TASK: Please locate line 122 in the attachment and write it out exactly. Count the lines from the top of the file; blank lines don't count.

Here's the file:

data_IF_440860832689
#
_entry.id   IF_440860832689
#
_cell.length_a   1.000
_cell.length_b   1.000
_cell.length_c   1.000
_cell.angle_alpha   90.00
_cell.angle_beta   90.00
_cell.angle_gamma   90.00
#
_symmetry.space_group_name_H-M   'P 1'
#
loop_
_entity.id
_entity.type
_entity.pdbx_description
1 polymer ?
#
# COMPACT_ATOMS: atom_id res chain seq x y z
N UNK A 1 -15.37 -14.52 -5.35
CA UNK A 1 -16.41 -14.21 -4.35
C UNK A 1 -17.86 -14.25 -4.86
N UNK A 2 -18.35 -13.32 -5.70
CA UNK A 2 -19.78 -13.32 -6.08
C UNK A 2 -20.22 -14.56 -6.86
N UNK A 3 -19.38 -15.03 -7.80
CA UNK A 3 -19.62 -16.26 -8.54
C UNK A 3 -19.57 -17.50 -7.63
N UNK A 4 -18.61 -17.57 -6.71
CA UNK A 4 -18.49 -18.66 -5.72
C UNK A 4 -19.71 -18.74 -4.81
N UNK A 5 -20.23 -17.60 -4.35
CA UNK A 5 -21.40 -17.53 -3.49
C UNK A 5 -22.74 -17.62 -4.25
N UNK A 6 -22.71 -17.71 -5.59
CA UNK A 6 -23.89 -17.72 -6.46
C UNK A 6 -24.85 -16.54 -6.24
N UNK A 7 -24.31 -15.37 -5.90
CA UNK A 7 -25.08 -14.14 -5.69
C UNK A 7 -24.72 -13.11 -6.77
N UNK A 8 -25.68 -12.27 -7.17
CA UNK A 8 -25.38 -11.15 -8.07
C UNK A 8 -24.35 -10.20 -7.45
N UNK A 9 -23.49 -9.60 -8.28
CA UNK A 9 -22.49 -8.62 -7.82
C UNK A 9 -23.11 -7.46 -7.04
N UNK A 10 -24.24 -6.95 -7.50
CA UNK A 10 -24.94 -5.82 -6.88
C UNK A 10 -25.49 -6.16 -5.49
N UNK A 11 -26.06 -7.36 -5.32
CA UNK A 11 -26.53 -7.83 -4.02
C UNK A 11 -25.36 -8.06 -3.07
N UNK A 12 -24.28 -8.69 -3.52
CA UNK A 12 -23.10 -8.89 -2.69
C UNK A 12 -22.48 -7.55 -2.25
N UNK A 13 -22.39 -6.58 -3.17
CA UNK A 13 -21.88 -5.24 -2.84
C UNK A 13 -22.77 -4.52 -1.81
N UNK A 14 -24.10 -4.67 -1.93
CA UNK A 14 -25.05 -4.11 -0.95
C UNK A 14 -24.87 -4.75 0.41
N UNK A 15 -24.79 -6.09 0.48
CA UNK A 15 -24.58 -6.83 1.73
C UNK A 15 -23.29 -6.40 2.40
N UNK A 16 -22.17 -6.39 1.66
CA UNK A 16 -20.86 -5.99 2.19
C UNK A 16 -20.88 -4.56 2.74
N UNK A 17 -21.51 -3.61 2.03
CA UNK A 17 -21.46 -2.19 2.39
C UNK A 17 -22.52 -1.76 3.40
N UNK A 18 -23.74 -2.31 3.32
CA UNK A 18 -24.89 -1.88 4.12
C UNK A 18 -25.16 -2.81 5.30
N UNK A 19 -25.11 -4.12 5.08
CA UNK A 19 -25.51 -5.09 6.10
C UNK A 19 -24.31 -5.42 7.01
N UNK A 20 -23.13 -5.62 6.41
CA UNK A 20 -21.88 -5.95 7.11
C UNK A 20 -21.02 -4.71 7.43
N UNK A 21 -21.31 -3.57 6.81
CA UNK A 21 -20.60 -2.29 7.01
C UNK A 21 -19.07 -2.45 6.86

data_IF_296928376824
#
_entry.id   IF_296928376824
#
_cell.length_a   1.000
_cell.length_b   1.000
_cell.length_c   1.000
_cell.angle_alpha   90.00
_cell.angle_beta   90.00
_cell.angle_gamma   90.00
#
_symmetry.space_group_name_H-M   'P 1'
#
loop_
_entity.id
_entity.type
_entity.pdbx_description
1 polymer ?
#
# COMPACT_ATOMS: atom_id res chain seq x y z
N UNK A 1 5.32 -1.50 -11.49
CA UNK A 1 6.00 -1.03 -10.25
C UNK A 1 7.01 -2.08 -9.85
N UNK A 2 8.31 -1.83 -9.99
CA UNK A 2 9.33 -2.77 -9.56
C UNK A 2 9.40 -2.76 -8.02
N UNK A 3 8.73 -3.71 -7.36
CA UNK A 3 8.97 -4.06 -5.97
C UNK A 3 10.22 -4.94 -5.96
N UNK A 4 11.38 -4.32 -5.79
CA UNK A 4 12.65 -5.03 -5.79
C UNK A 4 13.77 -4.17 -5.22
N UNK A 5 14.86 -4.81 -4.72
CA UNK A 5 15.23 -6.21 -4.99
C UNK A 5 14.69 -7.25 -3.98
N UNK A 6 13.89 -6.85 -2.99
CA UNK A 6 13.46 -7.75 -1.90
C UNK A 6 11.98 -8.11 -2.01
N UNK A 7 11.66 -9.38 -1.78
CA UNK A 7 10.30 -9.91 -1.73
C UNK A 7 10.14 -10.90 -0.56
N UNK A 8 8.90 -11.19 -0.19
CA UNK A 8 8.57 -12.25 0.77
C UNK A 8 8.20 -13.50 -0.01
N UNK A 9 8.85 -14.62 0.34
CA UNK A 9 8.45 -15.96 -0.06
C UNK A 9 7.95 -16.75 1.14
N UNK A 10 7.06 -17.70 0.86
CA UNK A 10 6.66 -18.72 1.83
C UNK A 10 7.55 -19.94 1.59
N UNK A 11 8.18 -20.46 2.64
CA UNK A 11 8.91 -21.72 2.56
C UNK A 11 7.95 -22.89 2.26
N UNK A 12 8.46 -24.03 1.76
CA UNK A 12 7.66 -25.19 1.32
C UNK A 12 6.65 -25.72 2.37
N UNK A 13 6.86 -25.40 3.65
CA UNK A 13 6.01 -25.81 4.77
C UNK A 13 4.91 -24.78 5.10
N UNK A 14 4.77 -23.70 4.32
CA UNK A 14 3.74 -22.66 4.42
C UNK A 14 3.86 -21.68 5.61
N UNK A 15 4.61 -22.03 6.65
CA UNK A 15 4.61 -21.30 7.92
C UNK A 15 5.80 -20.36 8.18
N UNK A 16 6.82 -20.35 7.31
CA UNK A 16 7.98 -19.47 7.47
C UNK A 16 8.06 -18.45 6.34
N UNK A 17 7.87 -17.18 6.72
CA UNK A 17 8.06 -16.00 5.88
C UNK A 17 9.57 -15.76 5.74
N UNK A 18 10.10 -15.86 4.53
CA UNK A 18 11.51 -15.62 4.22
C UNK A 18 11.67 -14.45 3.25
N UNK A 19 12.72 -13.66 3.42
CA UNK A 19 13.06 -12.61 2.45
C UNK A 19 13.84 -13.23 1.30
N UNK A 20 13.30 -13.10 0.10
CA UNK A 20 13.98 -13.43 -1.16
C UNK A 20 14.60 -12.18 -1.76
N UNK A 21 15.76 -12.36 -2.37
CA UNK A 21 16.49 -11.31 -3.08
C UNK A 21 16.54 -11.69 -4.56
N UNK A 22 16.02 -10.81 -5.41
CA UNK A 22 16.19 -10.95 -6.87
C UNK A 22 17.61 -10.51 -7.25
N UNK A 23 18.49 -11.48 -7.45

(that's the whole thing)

N UNK A 7 11.66 -9.38 -1.78